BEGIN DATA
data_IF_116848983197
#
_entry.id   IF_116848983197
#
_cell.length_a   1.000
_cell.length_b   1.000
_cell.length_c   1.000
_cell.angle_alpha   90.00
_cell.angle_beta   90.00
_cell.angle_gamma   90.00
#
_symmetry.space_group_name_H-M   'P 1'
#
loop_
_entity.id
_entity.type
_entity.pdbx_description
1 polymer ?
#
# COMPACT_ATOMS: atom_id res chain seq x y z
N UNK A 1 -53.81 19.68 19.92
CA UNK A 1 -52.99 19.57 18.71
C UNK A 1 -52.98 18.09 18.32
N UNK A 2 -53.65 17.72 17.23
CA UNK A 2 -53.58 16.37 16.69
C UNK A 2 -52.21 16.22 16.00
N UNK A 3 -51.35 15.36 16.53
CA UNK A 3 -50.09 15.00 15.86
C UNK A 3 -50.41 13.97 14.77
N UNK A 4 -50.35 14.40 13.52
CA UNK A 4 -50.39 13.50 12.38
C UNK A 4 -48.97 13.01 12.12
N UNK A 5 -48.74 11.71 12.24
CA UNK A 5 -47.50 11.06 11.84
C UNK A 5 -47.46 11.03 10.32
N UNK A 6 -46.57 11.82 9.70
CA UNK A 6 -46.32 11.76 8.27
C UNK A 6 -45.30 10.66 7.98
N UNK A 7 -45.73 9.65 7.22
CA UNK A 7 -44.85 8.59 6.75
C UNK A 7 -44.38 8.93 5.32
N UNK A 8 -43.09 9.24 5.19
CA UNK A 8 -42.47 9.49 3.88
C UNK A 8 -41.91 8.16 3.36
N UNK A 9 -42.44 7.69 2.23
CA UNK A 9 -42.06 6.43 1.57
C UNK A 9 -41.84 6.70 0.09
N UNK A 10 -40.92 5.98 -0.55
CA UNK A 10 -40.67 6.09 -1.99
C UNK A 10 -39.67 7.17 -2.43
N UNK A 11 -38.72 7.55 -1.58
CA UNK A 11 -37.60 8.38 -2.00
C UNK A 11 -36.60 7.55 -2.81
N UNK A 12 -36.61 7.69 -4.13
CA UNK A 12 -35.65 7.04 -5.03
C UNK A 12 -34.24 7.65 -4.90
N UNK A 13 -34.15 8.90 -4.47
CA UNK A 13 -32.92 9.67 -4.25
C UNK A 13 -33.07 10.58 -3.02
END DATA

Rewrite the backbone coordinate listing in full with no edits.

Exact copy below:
data_IF_116848983197
#
_entry.id   IF_116848983197
#
_cell.length_a   1.000
_cell.length_b   1.000
_cell.length_c   1.000
_cell.angle_alpha   90.00
_cell.angle_beta   90.00
_cell.angle_gamma   90.00
#
_symmetry.space_group_name_H-M   'P 1'
#
loop_
_entity.id
_entity.type
_entity.pdbx_description
1 polymer ?
#
# COMPACT_ATOMS: atom_id res chain seq x y z
N UNK A 1 -53.81 19.68 19.92
CA UNK A 1 -52.99 19.57 18.71
C UNK A 1 -52.98 18.09 18.32
N UNK A 2 -53.65 17.72 17.23
CA UNK A 2 -53.58 16.37 16.69
C UNK A 2 -52.21 16.22 16.00
N UNK A 3 -51.35 15.36 16.53
CA UNK A 3 -50.09 15.00 15.86
C UNK A 3 -50.41 13.97 14.77
N UNK A 4 -50.35 14.40 13.52
CA UNK A 4 -50.39 13.50 12.38
C UNK A 4 -48.97 13.01 12.12
N UNK A 5 -48.74 11.71 12.24
CA UNK A 5 -47.50 11.06 11.84
C UNK A 5 -47.46 11.03 10.32
N UNK A 6 -46.57 11.82 9.70
CA UNK A 6 -46.32 11.76 8.27
C UNK A 6 -45.30 10.66 7.98
N UNK A 7 -45.73 9.65 7.22
CA UNK A 7 -44.85 8.59 6.75
C UNK A 7 -44.38 8.93 5.32
N UNK A 8 -43.09 9.24 5.19
CA UNK A 8 -42.47 9.49 3.88
C UNK A 8 -41.91 8.16 3.36
N UNK A 9 -42.44 7.69 2.23
CA UNK A 9 -42.06 6.43 1.57
C UNK A 9 -41.84 6.70 0.09
N UNK A 10 -40.92 5.98 -0.55
CA UNK A 10 -40.67 6.09 -1.99
C UNK A 10 -39.67 7.17 -2.43
N UNK A 11 -38.72 7.55 -1.58
CA UNK A 11 -37.60 8.38 -2.00
C UNK A 11 -36.60 7.55 -2.81
N UNK A 12 -36.61 7.69 -4.13
CA UNK A 12 -35.65 7.04 -5.03
C UNK A 12 -34.24 7.65 -4.90
N UNK A 13 -34.15 8.90 -4.47
CA UNK A 13 -32.92 9.67 -4.25
C UNK A 13 -33.07 10.58 -3.02